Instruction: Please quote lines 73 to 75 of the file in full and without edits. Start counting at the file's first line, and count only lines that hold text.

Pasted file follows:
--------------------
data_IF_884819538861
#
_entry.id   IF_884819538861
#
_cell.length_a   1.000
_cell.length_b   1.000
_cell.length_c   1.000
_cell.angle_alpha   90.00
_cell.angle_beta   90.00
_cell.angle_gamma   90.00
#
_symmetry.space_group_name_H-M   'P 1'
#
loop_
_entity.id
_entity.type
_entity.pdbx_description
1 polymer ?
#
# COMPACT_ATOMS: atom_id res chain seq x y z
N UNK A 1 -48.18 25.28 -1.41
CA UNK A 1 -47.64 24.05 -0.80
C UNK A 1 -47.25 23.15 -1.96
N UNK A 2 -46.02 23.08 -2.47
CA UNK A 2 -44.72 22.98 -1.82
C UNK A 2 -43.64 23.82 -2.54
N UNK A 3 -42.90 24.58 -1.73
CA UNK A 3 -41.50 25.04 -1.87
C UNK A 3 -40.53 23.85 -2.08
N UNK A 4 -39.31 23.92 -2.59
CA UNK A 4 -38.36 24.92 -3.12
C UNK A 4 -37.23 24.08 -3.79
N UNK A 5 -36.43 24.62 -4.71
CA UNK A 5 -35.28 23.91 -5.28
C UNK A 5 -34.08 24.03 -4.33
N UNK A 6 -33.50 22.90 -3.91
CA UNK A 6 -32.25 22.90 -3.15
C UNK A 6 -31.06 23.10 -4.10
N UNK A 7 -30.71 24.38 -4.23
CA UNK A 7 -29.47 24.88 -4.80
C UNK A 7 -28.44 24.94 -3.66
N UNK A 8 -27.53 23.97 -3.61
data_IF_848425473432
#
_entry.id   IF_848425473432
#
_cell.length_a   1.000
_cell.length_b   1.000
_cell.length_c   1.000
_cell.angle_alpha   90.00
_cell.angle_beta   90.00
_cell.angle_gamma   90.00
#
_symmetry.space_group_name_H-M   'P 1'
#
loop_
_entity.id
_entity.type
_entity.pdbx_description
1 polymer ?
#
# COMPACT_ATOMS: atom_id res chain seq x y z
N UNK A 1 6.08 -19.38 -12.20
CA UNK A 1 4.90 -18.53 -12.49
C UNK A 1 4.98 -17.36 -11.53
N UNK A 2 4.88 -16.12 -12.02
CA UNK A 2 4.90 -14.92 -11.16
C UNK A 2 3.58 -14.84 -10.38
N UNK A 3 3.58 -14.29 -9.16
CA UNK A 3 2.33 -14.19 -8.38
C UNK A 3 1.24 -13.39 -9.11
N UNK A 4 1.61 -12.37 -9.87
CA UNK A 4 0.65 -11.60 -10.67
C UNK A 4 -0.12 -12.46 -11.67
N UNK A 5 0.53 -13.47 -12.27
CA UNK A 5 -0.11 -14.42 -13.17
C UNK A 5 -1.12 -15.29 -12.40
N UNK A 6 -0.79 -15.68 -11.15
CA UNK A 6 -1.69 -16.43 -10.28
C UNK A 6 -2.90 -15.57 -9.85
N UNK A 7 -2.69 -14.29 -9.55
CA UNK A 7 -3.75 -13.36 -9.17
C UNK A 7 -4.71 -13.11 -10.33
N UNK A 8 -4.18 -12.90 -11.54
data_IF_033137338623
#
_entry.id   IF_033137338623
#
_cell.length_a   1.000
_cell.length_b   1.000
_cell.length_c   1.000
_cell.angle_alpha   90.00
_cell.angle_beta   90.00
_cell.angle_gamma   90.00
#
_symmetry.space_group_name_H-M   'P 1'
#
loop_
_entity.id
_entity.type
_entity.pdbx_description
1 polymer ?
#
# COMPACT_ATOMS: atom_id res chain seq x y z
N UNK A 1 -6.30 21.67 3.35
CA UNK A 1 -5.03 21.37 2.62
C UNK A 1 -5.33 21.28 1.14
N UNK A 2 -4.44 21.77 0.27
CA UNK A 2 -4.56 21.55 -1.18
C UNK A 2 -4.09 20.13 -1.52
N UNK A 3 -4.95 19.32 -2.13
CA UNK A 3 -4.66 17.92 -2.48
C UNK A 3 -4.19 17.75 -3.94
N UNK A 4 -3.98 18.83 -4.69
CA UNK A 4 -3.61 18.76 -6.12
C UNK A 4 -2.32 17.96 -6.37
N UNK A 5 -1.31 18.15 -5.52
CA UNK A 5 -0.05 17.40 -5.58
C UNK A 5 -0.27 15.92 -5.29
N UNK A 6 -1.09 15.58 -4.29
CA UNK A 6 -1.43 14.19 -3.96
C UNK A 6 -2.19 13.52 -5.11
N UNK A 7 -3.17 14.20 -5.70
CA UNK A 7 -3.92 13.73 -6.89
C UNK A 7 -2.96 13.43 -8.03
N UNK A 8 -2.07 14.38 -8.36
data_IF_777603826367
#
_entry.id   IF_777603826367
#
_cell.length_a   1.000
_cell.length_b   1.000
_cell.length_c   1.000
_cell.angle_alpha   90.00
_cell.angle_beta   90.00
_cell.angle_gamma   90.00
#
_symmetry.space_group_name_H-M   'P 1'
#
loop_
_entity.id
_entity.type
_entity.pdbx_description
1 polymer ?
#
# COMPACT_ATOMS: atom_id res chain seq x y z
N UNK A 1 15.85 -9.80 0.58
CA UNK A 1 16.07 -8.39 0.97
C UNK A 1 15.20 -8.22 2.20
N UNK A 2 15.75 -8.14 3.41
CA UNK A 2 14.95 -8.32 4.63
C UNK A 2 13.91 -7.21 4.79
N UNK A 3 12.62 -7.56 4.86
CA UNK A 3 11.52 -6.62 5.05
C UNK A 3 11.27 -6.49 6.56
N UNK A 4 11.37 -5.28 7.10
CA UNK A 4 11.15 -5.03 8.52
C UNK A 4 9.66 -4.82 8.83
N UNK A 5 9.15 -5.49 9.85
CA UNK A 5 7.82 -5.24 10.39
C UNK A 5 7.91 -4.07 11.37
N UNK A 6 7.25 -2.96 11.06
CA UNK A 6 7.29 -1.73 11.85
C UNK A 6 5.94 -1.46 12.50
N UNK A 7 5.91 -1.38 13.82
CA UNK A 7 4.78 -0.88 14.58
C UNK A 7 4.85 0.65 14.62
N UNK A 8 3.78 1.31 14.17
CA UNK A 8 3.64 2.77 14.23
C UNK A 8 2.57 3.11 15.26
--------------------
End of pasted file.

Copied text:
CA UNK A 4 0.65 -11.60 -10.67
C UNK A 4 -0.12 -12.46 -11.67
N UNK A 5 0.53 -13.47 -12.27